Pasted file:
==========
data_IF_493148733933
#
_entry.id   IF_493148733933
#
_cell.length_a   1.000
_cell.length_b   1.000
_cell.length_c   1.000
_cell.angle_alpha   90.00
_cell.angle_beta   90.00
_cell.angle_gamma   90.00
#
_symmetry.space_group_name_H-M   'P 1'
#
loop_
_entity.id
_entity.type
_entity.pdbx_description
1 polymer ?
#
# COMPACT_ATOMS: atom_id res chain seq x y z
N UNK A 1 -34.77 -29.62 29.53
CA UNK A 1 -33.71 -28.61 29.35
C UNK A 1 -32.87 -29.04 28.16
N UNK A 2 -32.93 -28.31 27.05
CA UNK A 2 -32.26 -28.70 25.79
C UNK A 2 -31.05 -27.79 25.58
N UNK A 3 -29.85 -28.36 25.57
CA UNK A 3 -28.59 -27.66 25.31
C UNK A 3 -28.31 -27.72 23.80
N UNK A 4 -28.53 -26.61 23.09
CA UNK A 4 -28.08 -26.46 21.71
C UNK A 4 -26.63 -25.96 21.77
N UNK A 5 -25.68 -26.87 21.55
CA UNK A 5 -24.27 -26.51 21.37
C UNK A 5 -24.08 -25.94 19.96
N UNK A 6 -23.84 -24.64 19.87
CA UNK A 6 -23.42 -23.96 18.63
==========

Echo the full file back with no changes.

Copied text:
data_IF_493148733933
#
_entry.id   IF_493148733933
#
_cell.length_a   1.000
_cell.length_b   1.000
_cell.length_c   1.000
_cell.angle_alpha   90.00
_cell.angle_beta   90.00
_cell.angle_gamma   90.00
#
_symmetry.space_group_name_H-M   'P 1'
#
loop_
_entity.id
_entity.type
_entity.pdbx_description
1 polymer ?
#
# COMPACT_ATOMS: atom_id res chain seq x y z
N UNK A 1 -34.77 -29.62 29.53
CA UNK A 1 -33.71 -28.61 29.35
C UNK A 1 -32.87 -29.04 28.16
N UNK A 2 -32.93 -28.31 27.05
CA UNK A 2 -32.26 -28.70 25.79
C UNK A 2 -31.05 -27.79 25.58
N UNK A 3 -29.85 -28.36 25.57
CA UNK A 3 -28.59 -27.66 25.31
C UNK A 3 -28.31 -27.72 23.80
N UNK A 4 -28.53 -26.61 23.09
CA UNK A 4 -28.08 -26.46 21.71
C UNK A 4 -26.63 -25.96 21.77
N UNK A 5 -25.68 -26.87 21.55
CA UNK A 5 -24.27 -26.51 21.37
C UNK A 5 -24.08 -25.94 19.96
N UNK A 6 -23.84 -24.64 19.87
CA UNK A 6 -23.42 -23.96 18.63